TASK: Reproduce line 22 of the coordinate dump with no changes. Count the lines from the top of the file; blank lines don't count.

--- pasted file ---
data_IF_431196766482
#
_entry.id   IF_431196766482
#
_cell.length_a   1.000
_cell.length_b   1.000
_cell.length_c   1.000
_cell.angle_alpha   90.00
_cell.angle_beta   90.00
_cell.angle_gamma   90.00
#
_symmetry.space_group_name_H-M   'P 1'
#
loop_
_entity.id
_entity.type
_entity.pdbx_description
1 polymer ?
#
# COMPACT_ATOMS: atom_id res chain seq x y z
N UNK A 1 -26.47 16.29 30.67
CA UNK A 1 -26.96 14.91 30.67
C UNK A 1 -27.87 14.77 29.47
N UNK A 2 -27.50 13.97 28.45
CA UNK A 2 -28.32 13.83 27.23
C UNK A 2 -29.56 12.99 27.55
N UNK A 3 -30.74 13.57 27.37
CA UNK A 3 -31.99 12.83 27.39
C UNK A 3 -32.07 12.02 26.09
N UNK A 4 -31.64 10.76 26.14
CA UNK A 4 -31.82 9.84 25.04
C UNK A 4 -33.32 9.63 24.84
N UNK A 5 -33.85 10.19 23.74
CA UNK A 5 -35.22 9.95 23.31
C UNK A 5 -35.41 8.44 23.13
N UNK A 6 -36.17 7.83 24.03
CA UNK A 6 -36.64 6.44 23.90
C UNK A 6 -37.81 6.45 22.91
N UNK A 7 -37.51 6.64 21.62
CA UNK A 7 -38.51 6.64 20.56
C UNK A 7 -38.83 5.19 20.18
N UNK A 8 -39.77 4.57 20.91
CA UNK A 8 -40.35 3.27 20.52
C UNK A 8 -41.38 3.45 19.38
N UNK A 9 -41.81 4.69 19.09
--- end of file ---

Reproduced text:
CA UNK A 1 -26.96 14.91 30.67